Kitty's first major newspaper assignment to a garden party with the cream of Society turns dark when she calls in a murder to the City Desk, instead of the sweet story of fireworks and picnic that her bosses expected. Her efforts to balance three directions at once -- the Ladies Page, the chance to assist with the news of the murder, and keeping house for her demanding father -- capsize quickly. Little wonder that she's managed to ignore so far the rise of world events that will soon engage all Americans after the sinking of the ship Lusitania:
"I find it all so confusing," Kitty said. "Is the president trying to say that we deserve to be unharmed because we're neutral?"Soon Kitty's wondering whether her father had deeper, more dangerous things in mind when he said that -- what is his past, which he's never discussed with her? Who is he meeting with in such secrecy? Why is her father's business apparently crossing paths with the criminals who infiltrate high society?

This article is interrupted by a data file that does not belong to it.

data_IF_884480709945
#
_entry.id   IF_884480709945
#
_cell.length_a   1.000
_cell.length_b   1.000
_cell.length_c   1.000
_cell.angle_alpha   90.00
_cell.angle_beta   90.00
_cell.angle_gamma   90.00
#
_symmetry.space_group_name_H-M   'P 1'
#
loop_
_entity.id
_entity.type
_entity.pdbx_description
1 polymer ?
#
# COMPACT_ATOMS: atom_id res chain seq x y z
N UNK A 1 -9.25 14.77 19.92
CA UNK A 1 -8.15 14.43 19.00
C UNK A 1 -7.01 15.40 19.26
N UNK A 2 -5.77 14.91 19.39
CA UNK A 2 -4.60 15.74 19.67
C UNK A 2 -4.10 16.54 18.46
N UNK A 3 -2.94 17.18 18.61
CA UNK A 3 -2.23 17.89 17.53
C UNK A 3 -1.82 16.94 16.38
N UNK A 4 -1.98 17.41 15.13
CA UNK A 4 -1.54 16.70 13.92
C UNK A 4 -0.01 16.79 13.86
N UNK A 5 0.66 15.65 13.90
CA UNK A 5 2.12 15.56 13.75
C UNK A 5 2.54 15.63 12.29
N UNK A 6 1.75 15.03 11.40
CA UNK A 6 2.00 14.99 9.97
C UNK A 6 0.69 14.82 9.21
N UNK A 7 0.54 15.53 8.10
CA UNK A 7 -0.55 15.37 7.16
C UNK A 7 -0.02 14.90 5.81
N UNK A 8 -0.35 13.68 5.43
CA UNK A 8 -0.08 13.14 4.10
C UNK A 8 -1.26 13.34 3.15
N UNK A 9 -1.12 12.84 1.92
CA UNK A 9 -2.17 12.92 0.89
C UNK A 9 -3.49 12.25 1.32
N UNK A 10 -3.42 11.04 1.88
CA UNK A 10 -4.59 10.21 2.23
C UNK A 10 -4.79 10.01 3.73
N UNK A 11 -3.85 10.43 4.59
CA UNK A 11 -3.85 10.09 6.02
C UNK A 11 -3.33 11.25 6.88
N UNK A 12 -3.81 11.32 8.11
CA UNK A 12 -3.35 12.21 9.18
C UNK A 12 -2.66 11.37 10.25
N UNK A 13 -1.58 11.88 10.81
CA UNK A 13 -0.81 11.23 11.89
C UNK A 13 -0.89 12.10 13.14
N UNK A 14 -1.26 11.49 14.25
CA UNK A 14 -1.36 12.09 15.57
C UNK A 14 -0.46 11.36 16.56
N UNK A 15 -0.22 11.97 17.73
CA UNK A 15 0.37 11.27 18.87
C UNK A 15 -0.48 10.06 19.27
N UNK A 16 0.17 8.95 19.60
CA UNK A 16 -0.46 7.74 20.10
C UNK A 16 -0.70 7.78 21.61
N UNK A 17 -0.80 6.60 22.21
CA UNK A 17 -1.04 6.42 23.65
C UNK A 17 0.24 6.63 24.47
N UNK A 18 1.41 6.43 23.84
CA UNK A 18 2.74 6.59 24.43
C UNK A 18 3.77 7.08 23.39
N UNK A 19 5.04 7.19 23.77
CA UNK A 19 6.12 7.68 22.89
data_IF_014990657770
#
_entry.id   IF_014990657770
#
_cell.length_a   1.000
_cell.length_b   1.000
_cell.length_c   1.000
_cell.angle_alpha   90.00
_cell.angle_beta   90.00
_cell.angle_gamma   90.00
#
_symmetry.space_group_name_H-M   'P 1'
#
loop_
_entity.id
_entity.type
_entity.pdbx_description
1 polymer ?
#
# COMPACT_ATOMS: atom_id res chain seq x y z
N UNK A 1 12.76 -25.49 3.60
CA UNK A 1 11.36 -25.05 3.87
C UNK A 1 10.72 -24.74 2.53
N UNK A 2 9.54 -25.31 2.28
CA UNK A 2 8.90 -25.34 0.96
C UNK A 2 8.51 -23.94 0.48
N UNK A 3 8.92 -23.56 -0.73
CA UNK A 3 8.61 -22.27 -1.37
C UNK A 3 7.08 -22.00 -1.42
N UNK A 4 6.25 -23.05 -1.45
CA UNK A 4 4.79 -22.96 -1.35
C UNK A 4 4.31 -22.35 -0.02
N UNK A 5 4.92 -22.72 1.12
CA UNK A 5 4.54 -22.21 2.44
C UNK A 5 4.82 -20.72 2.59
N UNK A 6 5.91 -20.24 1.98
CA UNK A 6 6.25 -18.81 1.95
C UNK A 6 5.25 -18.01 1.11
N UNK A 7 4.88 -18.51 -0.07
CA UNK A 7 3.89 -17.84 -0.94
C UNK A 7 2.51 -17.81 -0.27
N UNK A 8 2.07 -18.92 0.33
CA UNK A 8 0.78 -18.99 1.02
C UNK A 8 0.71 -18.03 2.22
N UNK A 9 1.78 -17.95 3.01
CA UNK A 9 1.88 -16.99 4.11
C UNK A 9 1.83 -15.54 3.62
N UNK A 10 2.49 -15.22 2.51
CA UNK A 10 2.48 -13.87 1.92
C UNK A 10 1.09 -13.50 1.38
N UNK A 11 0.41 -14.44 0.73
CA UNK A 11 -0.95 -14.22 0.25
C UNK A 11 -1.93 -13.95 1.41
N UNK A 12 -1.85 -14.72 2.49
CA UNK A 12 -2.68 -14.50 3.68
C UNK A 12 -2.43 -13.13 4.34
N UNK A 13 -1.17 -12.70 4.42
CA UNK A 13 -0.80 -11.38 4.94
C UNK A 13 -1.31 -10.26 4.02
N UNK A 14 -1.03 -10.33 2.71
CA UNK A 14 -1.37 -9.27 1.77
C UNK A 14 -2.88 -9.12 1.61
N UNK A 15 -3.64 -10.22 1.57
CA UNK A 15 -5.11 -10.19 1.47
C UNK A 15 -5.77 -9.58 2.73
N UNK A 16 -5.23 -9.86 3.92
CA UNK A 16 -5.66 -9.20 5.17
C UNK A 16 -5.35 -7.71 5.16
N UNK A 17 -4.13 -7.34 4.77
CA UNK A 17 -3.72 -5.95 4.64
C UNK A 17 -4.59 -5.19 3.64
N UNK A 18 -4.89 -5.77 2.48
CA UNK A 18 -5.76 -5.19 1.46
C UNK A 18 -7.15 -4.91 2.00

"That's correct." [Her father] Julian Weeks looked Kitty in the eye. "But there's a war going on, Capability. And the simple fact of the matter is that even neutrals aren't innocent."
Vatsal's writing is deft, vivid, and well paced; the discussion at the end of the book, in which she reveals her own journey, adds much extra interest. I'll be watching for more of this series -- and meanwhile, A FRONT PAGE AFFAIR took the title "Debut Mystery of the Month" from Library Journal earlier this year. Nice!